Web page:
An analysis conducted in 2016 by the Romanian National Institute of Statistics revealed that the counties with the largest percentage of former residents that have emigrated over the shortage of jobs were in the province of Moldova. In Neamț, the number of emigrants almost equals the number of existing workplaces in the county. There is no coincidence that such regions lacking any opportunities have the constituencies where AUR obtained its best results. For as long as the socio-economic developments leave behind winners and losers separated by such a large gap, the conditions favouring the success of nationalist parties will linger on. And as economic and political results are oftentimes attributed to the European Union in the public psyche, the resentment towards a West perceived as not delivering on expectations can be expected to rise (which will also be amplified by parties keen to find a scapegoat for all of the country’s misfortunes).
Abandoning such a large portion of our population to underdevelopment represents a major vulnerability for our country in the face of rising authoritarianism and illiberalism, and therefore poses a structural risk that malign foreign actors will be very keen to exploit in order to slow down and reverse the country’s modernisation and Europeanisation.
Abandoning such a large portion of our population to underdevelopment represents a major vulnerability for our country in the face of rising authoritarianism and illiberalism, and therefore poses a structural risk that malign foreign actors will be very keen to exploit in order to slow down and reverse the country’s modernisation and Europeanisation. When people see themselves systematically neglected by conventional political actors and the institutions that are meant to serve them, they turn their hopes and support to whichever options promising a change. AUR has communicated effectively; it knew who its target-audience was; it has indeed been helped by the context of heightened uncertainty and distrust amplified by the pandemic, and it has exploited the popularity of the church in the countryside to attract the most visible and vocal part of the dissatisfied. However, many more have remained under the diffuse influence of PSD, PNL and their smaller satellites, where they serve as an exploitable demographic that is much larger than the 500,000 votes which AUR won last time.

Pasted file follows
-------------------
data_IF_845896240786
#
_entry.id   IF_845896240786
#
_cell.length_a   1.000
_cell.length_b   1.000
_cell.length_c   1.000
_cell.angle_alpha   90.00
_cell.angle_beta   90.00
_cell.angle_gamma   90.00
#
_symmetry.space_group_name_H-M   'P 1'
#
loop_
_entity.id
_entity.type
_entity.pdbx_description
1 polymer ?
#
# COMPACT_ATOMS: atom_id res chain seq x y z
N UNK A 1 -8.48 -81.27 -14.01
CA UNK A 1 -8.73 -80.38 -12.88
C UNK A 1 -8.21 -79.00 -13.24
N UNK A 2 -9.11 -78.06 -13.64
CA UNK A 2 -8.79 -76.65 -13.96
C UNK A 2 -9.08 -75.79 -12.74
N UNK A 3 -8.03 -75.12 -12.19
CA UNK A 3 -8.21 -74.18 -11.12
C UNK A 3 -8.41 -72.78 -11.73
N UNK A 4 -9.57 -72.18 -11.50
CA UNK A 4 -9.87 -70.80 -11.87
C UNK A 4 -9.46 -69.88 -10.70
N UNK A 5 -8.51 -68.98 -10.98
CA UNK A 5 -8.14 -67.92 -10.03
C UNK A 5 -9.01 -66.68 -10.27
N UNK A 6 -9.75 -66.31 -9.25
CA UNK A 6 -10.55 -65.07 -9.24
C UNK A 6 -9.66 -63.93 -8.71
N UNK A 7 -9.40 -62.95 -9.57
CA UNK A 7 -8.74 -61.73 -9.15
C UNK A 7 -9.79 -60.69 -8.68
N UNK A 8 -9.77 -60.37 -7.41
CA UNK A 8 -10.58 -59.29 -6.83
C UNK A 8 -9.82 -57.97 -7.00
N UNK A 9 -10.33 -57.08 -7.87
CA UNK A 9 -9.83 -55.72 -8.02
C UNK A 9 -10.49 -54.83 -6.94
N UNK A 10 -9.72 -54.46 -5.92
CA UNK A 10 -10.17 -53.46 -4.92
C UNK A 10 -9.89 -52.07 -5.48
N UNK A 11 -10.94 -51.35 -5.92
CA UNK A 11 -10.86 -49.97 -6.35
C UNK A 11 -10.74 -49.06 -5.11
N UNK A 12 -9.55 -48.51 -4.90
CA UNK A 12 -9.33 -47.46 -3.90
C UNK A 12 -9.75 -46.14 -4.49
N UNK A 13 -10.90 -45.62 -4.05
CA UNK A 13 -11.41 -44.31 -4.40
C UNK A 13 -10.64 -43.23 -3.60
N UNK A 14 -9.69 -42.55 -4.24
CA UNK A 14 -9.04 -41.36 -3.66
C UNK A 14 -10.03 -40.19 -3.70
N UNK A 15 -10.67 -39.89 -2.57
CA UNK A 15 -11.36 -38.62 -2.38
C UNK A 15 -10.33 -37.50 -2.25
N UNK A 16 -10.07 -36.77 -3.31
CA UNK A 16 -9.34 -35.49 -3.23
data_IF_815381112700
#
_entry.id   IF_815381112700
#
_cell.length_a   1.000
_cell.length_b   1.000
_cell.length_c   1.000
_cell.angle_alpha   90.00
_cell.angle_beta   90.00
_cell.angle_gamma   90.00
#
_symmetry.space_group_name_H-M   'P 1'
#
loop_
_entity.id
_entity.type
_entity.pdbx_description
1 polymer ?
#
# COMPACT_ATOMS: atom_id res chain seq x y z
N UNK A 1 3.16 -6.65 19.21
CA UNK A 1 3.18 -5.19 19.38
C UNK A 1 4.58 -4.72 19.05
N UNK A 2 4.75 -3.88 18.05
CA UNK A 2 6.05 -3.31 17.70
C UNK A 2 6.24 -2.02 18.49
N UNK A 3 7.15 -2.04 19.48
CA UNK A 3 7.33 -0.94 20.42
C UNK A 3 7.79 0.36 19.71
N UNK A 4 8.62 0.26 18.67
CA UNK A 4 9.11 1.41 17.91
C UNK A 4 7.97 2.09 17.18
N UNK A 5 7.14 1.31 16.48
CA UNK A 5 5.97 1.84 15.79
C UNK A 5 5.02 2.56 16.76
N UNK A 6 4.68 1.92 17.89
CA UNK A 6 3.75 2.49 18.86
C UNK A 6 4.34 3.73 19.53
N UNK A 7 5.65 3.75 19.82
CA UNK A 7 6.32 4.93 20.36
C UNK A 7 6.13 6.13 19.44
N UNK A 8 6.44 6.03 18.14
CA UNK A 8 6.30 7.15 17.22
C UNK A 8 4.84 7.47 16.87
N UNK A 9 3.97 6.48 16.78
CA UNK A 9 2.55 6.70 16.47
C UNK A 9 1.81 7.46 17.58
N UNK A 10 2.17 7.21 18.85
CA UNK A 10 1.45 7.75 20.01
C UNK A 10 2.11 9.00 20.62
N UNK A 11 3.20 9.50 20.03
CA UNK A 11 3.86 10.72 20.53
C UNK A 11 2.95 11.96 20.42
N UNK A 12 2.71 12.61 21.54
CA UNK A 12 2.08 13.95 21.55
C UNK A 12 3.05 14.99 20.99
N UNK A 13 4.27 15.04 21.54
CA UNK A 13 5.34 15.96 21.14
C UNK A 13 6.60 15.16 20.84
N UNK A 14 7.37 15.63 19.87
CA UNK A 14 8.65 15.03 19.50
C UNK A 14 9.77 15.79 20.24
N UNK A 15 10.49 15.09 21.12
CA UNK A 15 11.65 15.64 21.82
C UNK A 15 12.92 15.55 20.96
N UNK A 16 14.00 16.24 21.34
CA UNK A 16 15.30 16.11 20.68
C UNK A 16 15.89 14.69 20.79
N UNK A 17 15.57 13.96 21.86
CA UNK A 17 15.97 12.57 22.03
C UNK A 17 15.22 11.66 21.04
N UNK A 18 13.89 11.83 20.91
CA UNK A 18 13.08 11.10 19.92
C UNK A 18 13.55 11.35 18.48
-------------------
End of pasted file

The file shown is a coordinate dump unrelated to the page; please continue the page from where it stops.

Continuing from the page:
The Romanian version of the article was published on Adevărul.
About the projectSupported by the National Endowment for Democracy, Political Capital and its partners from Austria, Bulgaria, Czechia, Poland, Slovakia and Romania are researching value-based attitudes to foreign policy and authoritarian influence in the European Union’s institutions.